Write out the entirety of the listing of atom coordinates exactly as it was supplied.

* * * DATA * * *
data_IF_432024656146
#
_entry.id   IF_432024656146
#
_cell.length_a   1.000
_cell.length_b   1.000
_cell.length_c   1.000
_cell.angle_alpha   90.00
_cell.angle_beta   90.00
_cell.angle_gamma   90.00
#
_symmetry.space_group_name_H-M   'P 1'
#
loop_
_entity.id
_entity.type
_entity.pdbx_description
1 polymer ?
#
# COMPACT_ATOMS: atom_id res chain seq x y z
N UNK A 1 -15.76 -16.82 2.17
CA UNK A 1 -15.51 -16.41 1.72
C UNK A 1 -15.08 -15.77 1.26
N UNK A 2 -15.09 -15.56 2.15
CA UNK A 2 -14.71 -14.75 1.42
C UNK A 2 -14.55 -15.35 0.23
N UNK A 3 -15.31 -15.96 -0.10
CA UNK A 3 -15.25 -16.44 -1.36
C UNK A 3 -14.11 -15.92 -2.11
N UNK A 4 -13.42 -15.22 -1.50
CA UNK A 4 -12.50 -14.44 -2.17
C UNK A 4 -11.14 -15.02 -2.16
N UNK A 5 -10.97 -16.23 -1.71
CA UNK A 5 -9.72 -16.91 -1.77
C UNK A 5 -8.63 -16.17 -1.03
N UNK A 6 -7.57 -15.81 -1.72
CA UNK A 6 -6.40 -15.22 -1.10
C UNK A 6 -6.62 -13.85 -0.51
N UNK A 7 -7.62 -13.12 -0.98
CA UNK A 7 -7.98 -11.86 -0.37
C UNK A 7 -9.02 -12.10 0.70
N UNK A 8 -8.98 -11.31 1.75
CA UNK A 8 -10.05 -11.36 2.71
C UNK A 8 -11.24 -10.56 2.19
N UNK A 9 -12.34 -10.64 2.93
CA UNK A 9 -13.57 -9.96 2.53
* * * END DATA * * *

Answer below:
data_IF_432024656146
#
_entry.id   IF_432024656146
#
_cell.length_a   1.000
_cell.length_b   1.000
_cell.length_c   1.000
_cell.angle_alpha   90.00
_cell.angle_beta   90.00
_cell.angle_gamma   90.00
#
_symmetry.space_group_name_H-M   'P 1'
#
loop_
_entity.id
_entity.type
_entity.pdbx_description
1 polymer ?
#
# COMPACT_ATOMS: atom_id res chain seq x y z
N UNK A 1 -15.76 -16.82 2.17
CA UNK A 1 -15.51 -16.41 1.72
C UNK A 1 -15.08 -15.77 1.26
N UNK A 2 -15.09 -15.56 2.15
CA UNK A 2 -14.71 -14.75 1.42
C UNK A 2 -14.55 -15.35 0.23
N UNK A 3 -15.31 -15.96 -0.10
CA UNK A 3 -15.25 -16.44 -1.36
C UNK A 3 -14.11 -15.92 -2.11
N UNK A 4 -13.42 -15.22 -1.50
CA UNK A 4 -12.50 -14.44 -2.17
C UNK A 4 -11.14 -15.02 -2.16
N UNK A 5 -10.97 -16.23 -1.71
CA UNK A 5 -9.72 -16.91 -1.77
C UNK A 5 -8.63 -16.17 -1.03
N UNK A 6 -7.57 -15.81 -1.72
CA UNK A 6 -6.40 -15.22 -1.10
C UNK A 6 -6.62 -13.85 -0.51
N UNK A 7 -7.62 -13.12 -0.98
CA UNK A 7 -7.98 -11.86 -0.37
C UNK A 7 -9.02 -12.10 0.70
N UNK A 8 -8.98 -11.31 1.75
CA UNK A 8 -10.05 -11.36 2.71
C UNK A 8 -11.24 -10.56 2.19
N UNK A 9 -12.34 -10.64 2.93
CA UNK A 9 -13.57 -9.96 2.53